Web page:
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Loesser

Loesser

[les-er]
Loesser, Frank (Frank Henry Loesser), 1910-69, American lyricist and songwriter, b. New York City. He is noted for smart, often witty lyrics that catch the tone and rhythms of vernacular speech. Loesser rejected the classical music training of his pianist father and brother and began writing show tunes during the year he spent at New York's City College. He moved to Hollywood in 1936 and from the late 1930s to the early 50s wrote songs for dozens of films. Among his earliest movie hits was "Two Sleepy People" (1938; written with Hoagy Carmichael). While a soldier in World War II he begin writing music in addition to words for such songs as "Praise the Lord, and Pass the Ammunition." Loesser won an Oscar for "Baby, It's Cold Outside" (1949) and wrote the score for his last movie musical, Hans Christian Andersen, in 1952. His first Broadway hit came with the score for Where's Charley? (1948; film, 1952) and he struck Broadway gold with the scores for Guys and Dolls (1950; film, 1955); The Most Happy Fella (1956), for which he also wrote the book; and How to Succeed in Business without Really Trying (1962, Pulitzer Prize; film, 1967).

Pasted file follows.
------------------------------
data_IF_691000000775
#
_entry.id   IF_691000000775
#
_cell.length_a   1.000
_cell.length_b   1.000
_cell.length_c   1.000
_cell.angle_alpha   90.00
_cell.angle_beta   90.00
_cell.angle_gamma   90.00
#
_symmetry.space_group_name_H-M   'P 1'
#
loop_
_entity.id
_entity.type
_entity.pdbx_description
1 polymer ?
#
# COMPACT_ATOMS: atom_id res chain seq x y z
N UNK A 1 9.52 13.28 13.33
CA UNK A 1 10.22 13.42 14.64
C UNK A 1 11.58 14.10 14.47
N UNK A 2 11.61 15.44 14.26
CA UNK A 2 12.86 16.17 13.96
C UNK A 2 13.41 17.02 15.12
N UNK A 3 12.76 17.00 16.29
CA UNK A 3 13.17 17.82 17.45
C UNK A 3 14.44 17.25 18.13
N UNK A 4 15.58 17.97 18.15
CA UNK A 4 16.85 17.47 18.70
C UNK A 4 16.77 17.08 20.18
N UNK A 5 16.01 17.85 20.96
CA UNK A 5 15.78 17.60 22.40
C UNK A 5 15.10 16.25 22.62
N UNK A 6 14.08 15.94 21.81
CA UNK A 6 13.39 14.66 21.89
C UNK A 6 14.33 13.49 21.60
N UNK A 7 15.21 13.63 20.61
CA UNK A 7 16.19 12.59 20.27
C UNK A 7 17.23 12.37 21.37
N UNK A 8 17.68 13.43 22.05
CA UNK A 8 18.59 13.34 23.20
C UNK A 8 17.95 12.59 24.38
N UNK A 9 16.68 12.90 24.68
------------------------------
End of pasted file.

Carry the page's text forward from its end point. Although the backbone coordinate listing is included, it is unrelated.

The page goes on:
See his biography by his daughter, S. Loesser (1993, repr. 2001); The Frank Loesser Songbook (1994).

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